Aging Populations of Consumers and Physicians Underpin the Future Doctor Shortage

The U.S. will be short as many as 124,000 physicians in 2034, according to The Complexities of Physician Supply and Demand Projections From 2019 to 2034 from the Association of American Medical Colleges (AAMC). Published 11th June 2021, the report was prepared by IHS Markit Ltd. and updates AAMC’s six previous annual reports on physician workforce projections. In this year’s projections, AAMC considers the long-term implications of the COVID-19 pandemic on physician supply, new to this report. Another timely feature in the 2021 study is the Health Care Utilization Equity Scenario which provides a baseline looking at inequities in access

 

Post-Pandemic, U.S. Healthcare is Entering a “Provide More Care For Less” Era – Pondering PwC’s 2022 Forecast

In the COVID-19 pandemic, health care spending in the U.S. increased by a relatively low 6.0% in 2020. This year, medical cost trend will rise by 7.0%, expected to decline a bit in 2022 according to the annual study from PwC Health Research Institute, Medical Cost Trend: Behind the Numbers 2022. What’s “behind these numbers” are factors that will increase medical spending (the “inflators” in PwC speak) and the “deflators” that lower costs. Looking around the future corner, the inflators are expected to be: A COVID-19 “hangover,” leading to increased health care services utilization Preparations for the next pandemic, and

 

Telehealth Bolsters Patient Satisfaction (J.D. Power), and Providers Are Working to Catch Up (BDO)

Two studies published in May 2021 illustrate the value and importance of telehealth to patients in 2020, and a disconnect among many C-level executives working in hospitals, academic medical centers, and other care provider organizations. Together, the two reports from J.D. Power and BDO illustrate some mis-alignment between the demand and supply side of telehealth. On the consumer demand side, patients’ growing use of telehealth in the COVID-19 pandemic along with more frequent digital contacts with health plans bolstered member satisfaction, discovered by the J.D. Power 2021 U.S. Commercial Member Health Plan Study. J.D. Power has conducted the U.S. Commercial

 

Wearables Are Good For Older People, Too — The Latest From Laurie Orlov

The COVID-19 pandemic accelerated a whole lot of digital transformation for people staying home. For digital natives, that wasn’t such an exogenous shock. For older people who are digital immigrants, they will remember their initial Zoom get-together’s with much-missed family, ordering groceries online in the first ecommerce purchase, and using telemedicine for the first time as a digital health front-door. Laurie Orlov,  tech industry veteran, writer, speaker and elder care advocate, is the founder of the encyclopedic Aging and Health Technology Watch website. She takes this propitious moment to assess The Future of Wearables and Older Adult in a new report.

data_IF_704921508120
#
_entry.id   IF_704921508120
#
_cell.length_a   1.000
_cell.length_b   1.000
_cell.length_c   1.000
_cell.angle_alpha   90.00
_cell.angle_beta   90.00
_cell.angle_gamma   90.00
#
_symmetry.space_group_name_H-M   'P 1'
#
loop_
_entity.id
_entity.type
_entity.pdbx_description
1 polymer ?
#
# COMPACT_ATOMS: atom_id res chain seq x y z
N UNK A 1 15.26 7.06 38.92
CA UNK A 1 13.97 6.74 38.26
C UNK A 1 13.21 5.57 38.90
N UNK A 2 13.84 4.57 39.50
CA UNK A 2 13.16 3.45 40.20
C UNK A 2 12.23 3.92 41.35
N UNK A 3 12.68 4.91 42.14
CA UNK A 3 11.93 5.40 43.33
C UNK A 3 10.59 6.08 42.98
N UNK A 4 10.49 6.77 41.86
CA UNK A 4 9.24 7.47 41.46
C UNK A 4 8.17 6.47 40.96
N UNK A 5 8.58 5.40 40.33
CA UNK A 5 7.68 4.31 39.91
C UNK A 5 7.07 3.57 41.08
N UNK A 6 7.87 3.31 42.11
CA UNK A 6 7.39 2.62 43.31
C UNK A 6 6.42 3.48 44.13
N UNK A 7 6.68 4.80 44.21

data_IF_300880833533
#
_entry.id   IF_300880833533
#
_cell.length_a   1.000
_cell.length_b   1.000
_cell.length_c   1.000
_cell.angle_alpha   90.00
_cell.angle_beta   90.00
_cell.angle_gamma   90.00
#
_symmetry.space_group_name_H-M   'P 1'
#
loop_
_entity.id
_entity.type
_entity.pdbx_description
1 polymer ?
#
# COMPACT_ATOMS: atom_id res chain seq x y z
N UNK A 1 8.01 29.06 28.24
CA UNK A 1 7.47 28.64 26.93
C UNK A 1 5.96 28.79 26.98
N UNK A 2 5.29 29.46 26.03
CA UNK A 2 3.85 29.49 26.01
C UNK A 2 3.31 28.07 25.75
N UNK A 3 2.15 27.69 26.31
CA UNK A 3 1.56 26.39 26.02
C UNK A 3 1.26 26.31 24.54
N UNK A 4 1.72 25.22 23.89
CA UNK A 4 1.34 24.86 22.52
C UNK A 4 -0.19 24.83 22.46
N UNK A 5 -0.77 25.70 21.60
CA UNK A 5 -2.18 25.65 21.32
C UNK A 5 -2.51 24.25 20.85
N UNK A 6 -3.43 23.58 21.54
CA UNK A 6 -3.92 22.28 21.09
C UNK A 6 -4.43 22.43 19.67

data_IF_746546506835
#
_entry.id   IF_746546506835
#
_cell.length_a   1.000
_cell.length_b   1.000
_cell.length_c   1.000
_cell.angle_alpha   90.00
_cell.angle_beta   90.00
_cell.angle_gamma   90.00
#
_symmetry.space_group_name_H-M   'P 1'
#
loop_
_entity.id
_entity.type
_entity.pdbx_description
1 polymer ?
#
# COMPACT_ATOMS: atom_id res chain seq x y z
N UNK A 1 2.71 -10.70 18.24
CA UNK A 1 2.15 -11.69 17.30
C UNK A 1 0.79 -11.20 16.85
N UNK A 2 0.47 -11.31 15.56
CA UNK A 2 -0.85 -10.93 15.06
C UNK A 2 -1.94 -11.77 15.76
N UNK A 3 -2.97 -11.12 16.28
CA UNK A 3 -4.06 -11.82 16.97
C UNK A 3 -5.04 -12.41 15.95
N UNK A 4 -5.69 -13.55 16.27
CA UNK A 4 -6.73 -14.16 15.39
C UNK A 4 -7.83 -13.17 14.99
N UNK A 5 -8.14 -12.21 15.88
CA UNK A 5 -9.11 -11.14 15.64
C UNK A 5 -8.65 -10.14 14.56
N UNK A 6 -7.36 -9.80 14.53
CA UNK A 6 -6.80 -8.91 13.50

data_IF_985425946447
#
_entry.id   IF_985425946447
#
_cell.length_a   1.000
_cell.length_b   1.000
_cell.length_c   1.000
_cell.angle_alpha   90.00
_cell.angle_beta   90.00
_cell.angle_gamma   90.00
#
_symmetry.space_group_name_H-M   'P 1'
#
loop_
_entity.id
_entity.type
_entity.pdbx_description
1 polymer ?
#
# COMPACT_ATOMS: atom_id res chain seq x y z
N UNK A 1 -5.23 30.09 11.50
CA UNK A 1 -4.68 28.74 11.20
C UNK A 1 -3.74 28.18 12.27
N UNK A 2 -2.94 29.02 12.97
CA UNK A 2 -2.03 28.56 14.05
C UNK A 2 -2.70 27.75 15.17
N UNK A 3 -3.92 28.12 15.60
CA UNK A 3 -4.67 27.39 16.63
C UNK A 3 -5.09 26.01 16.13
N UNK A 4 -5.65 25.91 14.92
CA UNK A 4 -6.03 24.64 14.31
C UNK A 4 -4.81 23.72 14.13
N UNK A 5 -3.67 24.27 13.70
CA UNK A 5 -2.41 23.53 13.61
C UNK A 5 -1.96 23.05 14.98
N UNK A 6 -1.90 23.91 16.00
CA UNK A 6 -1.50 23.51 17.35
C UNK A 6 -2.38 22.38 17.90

The ROI on Virtual Care – Thinking About Value and Future Prospects With the AMA

When a new technology or product starts to get used in a market, it follows a diffusion curve whose slope depends on the pace of adoption in that market. For telehealth, that S-curve has had a very long and fairly flat front-end of the “S” followed by a hockey stick trajectory in March and April 2020 as the COVID-19 pandemic was an exogenous shock to in-person health care delivery. The first chart from the CDC illustrates that dramatic growth in the use of telehealth ratcheting up since the first case of COVID-19 was diagnosed in the U.S. Virtual care has

 

COVID-19 Accelerated Digital Health Investments…But It Helps to Be Bigger, Mature and Scaling

“Compare digital health to airlines, cruise lines, and other industries” and the sector looks quite privileged, opined Matthew Holt in a discussion on a study diving deeply into the State of Digital Health, conducted by Catalyst @ Health 2.0 and sponsored by WIPFLI.. The research was conducted among 335 respondents, which included 182 digital health companies polled between November 2020 and March 2021. Digital health companies represented 60% of the sample, the other 40% of which were consulting firms, subsidiaries of providers/payers/life science companies and tech corporations, and investors. As Matthew called out, the digital health sector has a relatively

 

Getting Vaccinated Has Mental Health Benefits, Walgreens Finds

Most people in the U.S. who have received at least one COVID-19 vaccine shot have a welcoming side-effect: peace of mind and mental health, according to a survey conducted by Walgreens in April 2021. Three in four people said that getting vaccinated positively impacted their mental health, feeling some kind of relief, thankfulness, or optimism, among other sentiments. Walgreens conducted the poll online among 1,500 U.S. adults over 18 years of age between April 19 and 21st, 2021. The activities people are most excited to do once vaccinated with full immunity are to see family and friends (among 60% of